Question: Binder for 13 year old

Sky’sMamma asks…

My kiddo is 13 and would like to get a binder. I’m completely supportive of all of the gender non-binary expression that they’ve explored so far. And I want to support them in this physical way too, however, I’m deeply concerned about the intersection of their developmental age and the long term repercussions. All input is helpful!


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Posted by on October 14th, 2015 at 08:00 am

Category: questions 3 comments »

3 Responses to “Question: Binder for 13 year old”

  1. Harley

    Hey, there!
    First off, kudos to you for being so supportive of your kid. It’s awesome-keep it up!
    There are some concerns with binding safely. The first thing is getting the binder from a reputable company. There are cheap binders on sites like ebay, but these tend to be low quality, as well as potentially unsafe. You want a binder with some degree of elasticity-either elastics in the side, or 70% nylon, 30% spandex. Both underworks and gc2b are good, popular sites for binders.
    Once you’ve found a binder, you need to make sure the sizing’s right. Most sites will have a sizing chart, as well as recommendations for what to do if you’re between sizes. If your kid is between sizes, and they don’t have a recommendation, either contact the company or go a size up. Don’t let your kid go a size smaller than the chart says.
    Once the binder has arrived, have your kid try it on and wear it for a bit. If your kid has trouble breathing, or feels that the binder is too tight/too loose, most companies have a system for exchanging the binder for a different size.
    There are some restrictions on how long you can wear a binder. The general rule is, if you’re binding on a regular basis, you should only bind for about 8 hours a day. If you take breaks here and there, you can stretch that time a bit to about 10 hours. You can wear a binder for a maximum of 12 hours in one stretch, but you need to give yourself a break the next day-say, only binding for a few hours.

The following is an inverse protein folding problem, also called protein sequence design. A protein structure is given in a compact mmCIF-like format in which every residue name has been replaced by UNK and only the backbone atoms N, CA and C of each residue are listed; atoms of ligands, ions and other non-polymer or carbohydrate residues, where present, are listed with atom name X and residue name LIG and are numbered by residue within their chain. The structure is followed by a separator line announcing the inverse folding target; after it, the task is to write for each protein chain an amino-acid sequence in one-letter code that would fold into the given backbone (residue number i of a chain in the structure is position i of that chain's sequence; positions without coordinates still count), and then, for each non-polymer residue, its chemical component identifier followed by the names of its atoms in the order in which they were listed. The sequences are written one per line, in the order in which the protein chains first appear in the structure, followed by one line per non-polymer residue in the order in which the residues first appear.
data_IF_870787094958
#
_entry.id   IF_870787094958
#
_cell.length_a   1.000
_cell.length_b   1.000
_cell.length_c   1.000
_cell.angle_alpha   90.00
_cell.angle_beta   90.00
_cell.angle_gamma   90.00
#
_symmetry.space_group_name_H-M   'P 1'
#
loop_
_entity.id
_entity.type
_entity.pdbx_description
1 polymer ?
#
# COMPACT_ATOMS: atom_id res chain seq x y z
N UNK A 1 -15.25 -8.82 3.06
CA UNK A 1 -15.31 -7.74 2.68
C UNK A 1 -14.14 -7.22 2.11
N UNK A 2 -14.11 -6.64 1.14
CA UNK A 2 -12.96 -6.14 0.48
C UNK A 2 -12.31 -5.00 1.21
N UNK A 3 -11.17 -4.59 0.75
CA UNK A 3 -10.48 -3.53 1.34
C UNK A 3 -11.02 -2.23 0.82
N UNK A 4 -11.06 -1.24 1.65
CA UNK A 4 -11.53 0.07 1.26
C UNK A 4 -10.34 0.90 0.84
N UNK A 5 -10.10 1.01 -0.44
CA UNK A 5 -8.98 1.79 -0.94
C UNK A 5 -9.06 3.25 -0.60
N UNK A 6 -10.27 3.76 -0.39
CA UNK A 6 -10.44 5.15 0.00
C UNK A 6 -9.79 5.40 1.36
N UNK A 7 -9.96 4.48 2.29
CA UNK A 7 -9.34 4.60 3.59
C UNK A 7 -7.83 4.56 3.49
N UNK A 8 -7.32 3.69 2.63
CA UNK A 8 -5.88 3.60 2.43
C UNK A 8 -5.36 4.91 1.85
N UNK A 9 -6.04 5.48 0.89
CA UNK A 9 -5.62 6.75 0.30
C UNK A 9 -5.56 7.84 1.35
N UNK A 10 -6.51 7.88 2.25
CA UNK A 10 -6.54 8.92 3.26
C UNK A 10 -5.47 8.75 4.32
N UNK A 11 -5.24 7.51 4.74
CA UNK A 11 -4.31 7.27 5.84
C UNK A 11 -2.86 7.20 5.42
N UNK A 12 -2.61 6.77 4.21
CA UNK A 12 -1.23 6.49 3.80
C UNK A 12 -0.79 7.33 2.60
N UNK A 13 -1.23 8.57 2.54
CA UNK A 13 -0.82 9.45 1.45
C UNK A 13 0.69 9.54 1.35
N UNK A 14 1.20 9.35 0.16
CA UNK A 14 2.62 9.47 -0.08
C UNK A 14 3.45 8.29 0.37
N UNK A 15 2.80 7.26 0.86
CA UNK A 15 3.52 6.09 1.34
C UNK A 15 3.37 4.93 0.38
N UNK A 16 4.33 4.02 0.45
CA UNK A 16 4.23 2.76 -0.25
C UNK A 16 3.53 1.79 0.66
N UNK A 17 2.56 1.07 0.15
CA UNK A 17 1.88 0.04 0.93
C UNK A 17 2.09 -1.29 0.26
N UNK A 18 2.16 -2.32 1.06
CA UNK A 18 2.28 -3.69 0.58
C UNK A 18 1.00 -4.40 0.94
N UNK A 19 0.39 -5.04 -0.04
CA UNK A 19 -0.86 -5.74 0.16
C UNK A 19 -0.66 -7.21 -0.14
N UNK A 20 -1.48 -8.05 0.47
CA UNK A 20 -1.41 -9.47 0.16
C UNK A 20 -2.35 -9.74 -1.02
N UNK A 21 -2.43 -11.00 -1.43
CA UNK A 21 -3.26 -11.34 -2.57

Your kid should not sleep or do heavy exercise in a binder. Binders reduce lung capacity, and while this is fine for day-to-day activity levels you need to be able to take deep breaths during sports and such, or you could risk passing out or breaking a rib. During sleep, breathing slows down. Wearing binders during sleep results in even less oxygen getting to the body, which can result in apnea or pneumonia.
    There are a couple of other things, to-here’s a list of binding rules to follow/ensure your kid is following:
    Good luck!


    Harley replied:

    Oh, one more thing: Because your kid is still growing, make sure they take new measurements every now and again, so you’ll know when you need to go up a size.


  2. Frankie

    I as a trans 13 year old have to say health concerns are very important but the same is said for not letting your child bind. It can be the worst torture in the world to look in the mirror so I would say let them bind just regularly ask and check up on them about it. And keep on being supportive! Love the tranny panny Frankie! ?


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